Few things are as reliable as bad luck. Put enough miles on your motorcycle, and no matter how careful you are, no matter how diligent you are about maintenance, eventually you are going to get a flat tire. If your bad luck is good, your tire will go flat while your bike is parked. If your bad luck is not so good, you’ll get a flat while you’re riding.
It’s actually a little bit tricky to tell if your tire has gone flat while you’re in motion. Usually, you’ll notice a bit of a wobble at first, and you may hear a humming sound at speed. If your rear tire is the one affected, it might feel like your bike is losing power. If you notice any of these conditions, it’s time to slow your bike down and get it to the side of the road safely.
If you know which tire is flat right away, you’re in luck. Avoid sudden inputs or changes in direction. Roll off the throttle smoothly, gently apply the brake on the wheel that is not flat, and stay centered over the chassis. Slowly, gradually, bring your bike to a stop.
If you can’t tell which tire is flat, the rules are very similar. Roll off the throttle smoothly, and try and stay off the brakes entirely as the bike slows down through engine braking. Apply both brakes gently once the bike has slowed significantly, and stay centered and balanced over the bike’s chassis. Slowly, gradually, bring your bike to a safe stop.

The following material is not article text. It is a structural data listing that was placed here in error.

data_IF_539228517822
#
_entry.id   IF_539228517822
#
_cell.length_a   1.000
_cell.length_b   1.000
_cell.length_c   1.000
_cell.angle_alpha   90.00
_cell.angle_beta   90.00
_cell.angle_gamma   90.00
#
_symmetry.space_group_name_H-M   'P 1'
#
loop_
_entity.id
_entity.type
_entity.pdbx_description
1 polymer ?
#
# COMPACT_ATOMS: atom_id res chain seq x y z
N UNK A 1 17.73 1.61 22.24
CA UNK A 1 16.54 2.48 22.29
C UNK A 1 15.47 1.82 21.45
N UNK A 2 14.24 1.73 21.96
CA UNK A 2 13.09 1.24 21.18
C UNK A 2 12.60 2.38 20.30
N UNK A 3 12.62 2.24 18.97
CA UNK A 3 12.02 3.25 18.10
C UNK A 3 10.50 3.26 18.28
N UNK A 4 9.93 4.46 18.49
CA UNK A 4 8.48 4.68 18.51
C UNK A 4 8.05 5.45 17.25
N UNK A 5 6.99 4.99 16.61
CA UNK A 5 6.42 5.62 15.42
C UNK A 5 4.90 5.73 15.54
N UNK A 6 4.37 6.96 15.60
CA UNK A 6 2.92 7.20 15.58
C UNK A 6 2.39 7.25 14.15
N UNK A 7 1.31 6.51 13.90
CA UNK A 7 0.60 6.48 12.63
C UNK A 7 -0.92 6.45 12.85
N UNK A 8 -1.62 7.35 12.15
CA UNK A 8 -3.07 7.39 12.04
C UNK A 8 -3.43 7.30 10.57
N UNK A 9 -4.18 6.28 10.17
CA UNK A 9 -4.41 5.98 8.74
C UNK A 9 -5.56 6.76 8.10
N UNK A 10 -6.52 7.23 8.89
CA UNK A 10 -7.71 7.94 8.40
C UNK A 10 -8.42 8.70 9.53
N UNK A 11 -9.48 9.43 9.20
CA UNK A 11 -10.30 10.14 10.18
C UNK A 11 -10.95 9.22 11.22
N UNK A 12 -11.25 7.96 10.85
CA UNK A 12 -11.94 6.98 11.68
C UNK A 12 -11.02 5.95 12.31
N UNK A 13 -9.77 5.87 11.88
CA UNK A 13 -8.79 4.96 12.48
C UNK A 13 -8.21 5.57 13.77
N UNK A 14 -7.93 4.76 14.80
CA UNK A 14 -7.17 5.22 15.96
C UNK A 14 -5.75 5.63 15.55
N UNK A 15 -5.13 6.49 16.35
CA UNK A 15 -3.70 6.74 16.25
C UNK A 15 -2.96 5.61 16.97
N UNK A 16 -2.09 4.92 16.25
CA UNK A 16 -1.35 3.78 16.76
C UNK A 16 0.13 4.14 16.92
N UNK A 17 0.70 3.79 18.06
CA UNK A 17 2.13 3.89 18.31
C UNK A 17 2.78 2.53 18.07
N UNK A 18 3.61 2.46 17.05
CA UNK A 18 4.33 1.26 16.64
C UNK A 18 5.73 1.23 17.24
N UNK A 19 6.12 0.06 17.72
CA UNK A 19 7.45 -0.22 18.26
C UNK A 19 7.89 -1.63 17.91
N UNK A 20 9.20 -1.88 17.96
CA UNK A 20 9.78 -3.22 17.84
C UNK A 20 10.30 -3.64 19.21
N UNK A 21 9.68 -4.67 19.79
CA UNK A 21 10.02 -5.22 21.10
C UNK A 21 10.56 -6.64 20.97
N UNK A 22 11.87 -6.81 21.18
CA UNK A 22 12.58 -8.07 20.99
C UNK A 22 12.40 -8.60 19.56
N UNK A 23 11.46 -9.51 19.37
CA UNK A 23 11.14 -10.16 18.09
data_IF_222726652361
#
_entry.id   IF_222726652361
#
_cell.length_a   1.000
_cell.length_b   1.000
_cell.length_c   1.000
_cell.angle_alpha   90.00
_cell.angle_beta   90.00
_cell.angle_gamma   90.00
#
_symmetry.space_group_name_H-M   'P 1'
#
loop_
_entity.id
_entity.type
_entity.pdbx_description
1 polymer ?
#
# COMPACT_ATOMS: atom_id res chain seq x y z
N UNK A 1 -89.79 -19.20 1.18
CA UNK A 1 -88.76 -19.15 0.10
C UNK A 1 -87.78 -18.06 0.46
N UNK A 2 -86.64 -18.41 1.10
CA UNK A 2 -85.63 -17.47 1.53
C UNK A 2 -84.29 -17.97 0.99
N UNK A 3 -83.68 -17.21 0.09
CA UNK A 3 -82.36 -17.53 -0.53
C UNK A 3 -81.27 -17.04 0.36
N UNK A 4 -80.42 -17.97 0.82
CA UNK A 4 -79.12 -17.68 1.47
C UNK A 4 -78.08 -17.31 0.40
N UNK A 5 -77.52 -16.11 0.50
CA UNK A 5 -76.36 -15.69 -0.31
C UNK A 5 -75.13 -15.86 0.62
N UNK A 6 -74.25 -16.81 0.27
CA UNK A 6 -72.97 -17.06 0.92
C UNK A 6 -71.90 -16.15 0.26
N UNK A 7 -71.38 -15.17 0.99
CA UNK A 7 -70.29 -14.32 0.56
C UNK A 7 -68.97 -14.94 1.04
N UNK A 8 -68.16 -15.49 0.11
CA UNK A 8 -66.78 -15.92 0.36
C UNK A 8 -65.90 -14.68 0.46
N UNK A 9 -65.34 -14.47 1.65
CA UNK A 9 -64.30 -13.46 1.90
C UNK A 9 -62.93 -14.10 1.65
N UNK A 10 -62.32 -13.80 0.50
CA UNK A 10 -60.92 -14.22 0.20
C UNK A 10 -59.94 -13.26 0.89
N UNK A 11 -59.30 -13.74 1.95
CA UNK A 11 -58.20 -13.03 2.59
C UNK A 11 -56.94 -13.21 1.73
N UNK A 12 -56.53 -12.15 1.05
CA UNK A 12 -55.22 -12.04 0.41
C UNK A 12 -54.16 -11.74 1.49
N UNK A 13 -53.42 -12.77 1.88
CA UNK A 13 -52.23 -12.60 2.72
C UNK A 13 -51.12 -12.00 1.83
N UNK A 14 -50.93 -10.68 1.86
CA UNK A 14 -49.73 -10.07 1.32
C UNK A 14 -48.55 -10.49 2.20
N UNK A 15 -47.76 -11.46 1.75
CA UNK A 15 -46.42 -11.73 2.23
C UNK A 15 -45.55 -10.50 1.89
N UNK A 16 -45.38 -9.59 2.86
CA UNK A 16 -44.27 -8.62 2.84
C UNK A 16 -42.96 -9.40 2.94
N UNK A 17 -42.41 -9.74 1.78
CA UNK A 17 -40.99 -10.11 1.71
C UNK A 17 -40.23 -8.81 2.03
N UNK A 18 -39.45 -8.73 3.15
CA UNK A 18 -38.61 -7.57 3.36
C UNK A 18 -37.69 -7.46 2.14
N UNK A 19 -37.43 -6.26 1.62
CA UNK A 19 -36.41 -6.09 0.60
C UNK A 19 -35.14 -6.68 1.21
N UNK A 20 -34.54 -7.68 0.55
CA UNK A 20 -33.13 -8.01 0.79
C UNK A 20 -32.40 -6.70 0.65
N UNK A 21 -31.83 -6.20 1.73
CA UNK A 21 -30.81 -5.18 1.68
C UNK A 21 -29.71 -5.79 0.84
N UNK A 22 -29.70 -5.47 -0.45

Don’t try to ride a bike with a flat tire, not even for a short distance. You won’t have control of your speed or direction, and you’ll not only tear up a tire that might be repairable, you’ll ruin your rim — a very expensive consequence.
Now that you’ve successfully stopped and parked your bike, you’ve got a few choices. Are you tires tubed or tubeless? Did you pack a tire repair kit on your ride? A tubeless tire can sometimes be plugged during a roadside repair. A tubed tire, like what you’ll find on most spoke rims, will need to be removed from the bike in order to replace the tube. Don’t use those one of those automotive cans of tire repair goo, like “Fix a Flat,” on your motorcycle tire. You will create an unsafe riding condition, and will make it much more difficult to replace the tire later.
I have a confession to make. I never carry a tire repair kit, and I don’t know how to replace the tube on a tubeless tire. What I do carry is a cellphone, and I have several redundant towing plans available every time I ride. My Harley Owners Group (HOG) membership includes Roadside Assistance. I’ve also signed up for roadside assistance with the American Motorcyclist Association in addition to my regular membership. Just to add another belt to my belt-and-suspenders setup, I also get roadside assistance with my motorcycle insurance program. So, when I get my inevitable flat tire, no matter where I am, one of the three programs will be available to help get me back on the road again.
Are you ready for the inevitable? A flat tire doesn’t have to be a disaster, if you’re riding aware and prepared.